It had been six weeks since the wildfires
and already he’d stopped remembering.

Mansions collapsed every day
and the old man tried to measure distances, echoes.

He sawed through cedar posts and strung wire taut−
a way to catch skeletons.

His wife sang a harrowing song to antlions.

Oh this world                is not my home

Her reedy voice carried over beds of ash.

A watercolor sun touched the horizon.

He also played solitaire
in an RV hidden by gray snowdrifts,
talking to people who weren’t there.

There’d never been a blizzard like that in Disappointment, Kentucky.

He watched gasmasks emerge over a hill
and wondered what language they spoke.

They looked like ancient divers skulking across an ocean floor.
They moved northwest towards town.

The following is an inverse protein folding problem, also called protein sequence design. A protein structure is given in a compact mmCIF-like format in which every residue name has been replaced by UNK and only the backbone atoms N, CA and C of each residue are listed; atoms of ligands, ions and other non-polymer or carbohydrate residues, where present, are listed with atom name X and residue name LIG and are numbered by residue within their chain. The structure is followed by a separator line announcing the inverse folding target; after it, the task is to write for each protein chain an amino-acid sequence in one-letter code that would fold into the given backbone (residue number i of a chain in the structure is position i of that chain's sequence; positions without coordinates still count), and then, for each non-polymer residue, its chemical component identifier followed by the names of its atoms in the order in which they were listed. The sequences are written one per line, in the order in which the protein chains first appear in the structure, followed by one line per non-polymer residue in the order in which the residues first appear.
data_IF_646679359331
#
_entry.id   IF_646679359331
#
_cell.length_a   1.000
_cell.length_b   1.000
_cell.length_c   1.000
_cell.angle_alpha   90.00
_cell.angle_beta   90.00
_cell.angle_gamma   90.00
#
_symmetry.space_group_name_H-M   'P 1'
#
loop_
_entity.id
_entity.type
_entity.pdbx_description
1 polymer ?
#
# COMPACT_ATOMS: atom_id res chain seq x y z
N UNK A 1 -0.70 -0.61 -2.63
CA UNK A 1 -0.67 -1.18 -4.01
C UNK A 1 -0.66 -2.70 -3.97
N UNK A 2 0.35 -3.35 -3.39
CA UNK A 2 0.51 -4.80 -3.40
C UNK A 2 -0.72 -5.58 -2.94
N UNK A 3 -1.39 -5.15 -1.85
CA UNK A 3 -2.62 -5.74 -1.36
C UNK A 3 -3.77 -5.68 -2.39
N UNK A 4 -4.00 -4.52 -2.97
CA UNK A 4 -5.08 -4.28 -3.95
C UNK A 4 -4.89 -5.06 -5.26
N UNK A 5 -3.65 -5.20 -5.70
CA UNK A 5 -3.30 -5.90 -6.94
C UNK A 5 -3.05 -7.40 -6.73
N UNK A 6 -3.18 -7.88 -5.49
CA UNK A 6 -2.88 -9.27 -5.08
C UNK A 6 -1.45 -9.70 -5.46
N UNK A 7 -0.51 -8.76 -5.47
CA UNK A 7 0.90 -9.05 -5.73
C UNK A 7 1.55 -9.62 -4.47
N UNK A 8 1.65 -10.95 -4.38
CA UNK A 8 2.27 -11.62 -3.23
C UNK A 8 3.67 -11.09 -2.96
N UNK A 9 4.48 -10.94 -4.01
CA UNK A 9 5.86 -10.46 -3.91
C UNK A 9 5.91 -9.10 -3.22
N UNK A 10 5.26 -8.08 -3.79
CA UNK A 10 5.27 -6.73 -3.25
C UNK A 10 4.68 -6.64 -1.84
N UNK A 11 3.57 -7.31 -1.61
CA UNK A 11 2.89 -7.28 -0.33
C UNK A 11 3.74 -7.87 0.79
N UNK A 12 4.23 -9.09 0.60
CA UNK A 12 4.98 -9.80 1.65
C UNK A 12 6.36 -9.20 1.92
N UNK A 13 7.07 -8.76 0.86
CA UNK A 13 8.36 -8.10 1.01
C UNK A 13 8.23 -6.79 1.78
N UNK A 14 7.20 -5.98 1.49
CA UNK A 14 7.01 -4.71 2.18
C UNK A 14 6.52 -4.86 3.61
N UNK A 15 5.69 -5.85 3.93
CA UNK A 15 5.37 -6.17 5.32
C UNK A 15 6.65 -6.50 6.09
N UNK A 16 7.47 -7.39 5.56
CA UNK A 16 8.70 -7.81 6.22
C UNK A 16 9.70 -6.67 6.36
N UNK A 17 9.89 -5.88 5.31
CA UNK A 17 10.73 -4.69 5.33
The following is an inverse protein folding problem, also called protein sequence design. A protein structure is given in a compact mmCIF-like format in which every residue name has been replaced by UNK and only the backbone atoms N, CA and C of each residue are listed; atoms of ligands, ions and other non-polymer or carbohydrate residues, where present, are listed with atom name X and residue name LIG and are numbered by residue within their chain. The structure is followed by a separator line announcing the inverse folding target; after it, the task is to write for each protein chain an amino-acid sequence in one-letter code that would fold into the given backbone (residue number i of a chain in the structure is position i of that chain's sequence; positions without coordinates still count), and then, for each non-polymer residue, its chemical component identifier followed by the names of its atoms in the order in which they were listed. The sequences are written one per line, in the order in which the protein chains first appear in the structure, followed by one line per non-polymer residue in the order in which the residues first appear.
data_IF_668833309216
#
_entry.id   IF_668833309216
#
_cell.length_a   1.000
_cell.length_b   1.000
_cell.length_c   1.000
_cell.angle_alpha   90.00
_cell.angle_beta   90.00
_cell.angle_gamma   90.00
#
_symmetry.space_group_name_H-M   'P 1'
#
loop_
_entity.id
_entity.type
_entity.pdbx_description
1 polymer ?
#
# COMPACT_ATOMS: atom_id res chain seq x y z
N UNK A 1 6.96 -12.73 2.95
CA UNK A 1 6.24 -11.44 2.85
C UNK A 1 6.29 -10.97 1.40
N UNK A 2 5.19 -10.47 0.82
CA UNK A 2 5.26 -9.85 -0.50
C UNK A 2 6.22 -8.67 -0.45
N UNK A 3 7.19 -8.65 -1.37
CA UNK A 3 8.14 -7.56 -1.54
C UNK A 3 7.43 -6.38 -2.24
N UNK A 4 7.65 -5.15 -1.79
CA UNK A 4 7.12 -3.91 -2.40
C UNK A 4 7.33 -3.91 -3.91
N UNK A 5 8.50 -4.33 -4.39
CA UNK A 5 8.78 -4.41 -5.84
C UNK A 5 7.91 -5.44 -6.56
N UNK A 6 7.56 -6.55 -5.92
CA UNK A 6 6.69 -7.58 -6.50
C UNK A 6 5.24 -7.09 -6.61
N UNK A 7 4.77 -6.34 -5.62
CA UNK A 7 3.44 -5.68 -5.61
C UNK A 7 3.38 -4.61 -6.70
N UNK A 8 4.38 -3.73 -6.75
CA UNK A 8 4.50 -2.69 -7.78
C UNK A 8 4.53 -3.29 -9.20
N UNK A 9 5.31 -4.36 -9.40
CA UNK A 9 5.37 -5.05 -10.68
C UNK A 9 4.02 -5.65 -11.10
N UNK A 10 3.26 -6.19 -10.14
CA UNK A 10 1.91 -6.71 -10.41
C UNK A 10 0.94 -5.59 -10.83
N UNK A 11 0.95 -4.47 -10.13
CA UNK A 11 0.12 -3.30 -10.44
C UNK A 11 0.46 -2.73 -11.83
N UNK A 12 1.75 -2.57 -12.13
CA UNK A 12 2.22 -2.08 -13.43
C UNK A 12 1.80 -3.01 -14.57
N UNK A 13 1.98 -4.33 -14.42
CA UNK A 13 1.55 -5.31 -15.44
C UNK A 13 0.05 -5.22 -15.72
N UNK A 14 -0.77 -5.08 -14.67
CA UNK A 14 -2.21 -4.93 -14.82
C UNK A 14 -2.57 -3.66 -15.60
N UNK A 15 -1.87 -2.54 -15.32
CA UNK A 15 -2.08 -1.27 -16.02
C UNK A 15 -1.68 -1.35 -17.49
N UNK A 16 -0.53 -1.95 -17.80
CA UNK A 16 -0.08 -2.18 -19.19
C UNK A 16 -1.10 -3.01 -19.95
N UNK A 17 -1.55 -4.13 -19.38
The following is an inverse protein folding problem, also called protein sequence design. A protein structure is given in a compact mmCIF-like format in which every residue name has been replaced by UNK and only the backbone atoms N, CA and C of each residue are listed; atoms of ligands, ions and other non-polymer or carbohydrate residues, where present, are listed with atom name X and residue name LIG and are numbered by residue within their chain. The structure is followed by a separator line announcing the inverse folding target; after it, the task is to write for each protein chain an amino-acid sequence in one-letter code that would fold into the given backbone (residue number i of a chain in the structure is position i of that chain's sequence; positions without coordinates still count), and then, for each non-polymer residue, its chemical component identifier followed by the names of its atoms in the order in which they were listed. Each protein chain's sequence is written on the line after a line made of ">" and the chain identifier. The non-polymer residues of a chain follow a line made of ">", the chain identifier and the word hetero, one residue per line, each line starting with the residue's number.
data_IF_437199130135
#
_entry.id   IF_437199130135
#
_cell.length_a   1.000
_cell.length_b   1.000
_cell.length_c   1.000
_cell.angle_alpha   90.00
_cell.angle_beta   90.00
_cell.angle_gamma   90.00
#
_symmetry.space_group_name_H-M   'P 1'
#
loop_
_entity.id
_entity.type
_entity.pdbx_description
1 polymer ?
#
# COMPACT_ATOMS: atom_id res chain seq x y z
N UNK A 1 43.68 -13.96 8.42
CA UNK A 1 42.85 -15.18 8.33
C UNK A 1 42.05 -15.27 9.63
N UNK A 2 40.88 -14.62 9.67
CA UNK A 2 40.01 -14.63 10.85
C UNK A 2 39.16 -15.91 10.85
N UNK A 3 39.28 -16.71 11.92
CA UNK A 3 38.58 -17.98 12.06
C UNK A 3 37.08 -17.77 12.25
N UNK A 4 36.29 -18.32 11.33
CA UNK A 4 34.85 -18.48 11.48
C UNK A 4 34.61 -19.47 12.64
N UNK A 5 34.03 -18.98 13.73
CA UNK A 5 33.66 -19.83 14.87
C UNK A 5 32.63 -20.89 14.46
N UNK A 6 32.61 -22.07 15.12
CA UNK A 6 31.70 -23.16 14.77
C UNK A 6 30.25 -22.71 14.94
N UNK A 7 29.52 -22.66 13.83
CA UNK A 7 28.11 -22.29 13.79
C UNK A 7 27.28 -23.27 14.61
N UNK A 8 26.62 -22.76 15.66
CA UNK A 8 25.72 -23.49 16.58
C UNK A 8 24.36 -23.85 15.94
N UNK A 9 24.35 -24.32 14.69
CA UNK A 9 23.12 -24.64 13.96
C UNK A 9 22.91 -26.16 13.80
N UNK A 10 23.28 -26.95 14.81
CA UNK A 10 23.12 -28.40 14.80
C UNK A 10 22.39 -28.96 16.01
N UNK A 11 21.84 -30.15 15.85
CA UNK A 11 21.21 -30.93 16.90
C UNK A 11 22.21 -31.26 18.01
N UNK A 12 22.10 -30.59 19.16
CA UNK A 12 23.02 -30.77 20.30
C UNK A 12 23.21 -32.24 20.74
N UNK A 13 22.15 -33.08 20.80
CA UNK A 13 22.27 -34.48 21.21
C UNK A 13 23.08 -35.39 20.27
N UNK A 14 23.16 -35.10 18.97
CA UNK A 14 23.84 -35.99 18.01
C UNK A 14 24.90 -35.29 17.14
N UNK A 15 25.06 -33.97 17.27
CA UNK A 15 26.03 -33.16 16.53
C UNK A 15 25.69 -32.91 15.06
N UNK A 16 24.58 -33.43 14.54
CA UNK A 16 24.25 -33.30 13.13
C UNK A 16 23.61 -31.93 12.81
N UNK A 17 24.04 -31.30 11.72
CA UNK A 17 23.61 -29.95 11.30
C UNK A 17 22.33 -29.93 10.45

Through the smoke he traced them,

stick figures dragging across a frozen surface,
disappearing into soot-colored tree line.

A yellow pediment pointed at the sky.
Starlings fell with folded wings
and reminded the old man of long ago banquet birds.

He’d recited a psalm in the burned-out chapel
and the words “valley of the shadow…” repeated in his mind.

If I live through winter, he thought, I’ll find a good spot to fish.

Old women carrying censers exited a cemetery.
They looked like slow chrysanthemum fireworks.

The world was addicted to that kind of exodus.

People sometimes hoped the mountains would cave in

and then felt dumb betting against mountains.

Clay Cantrell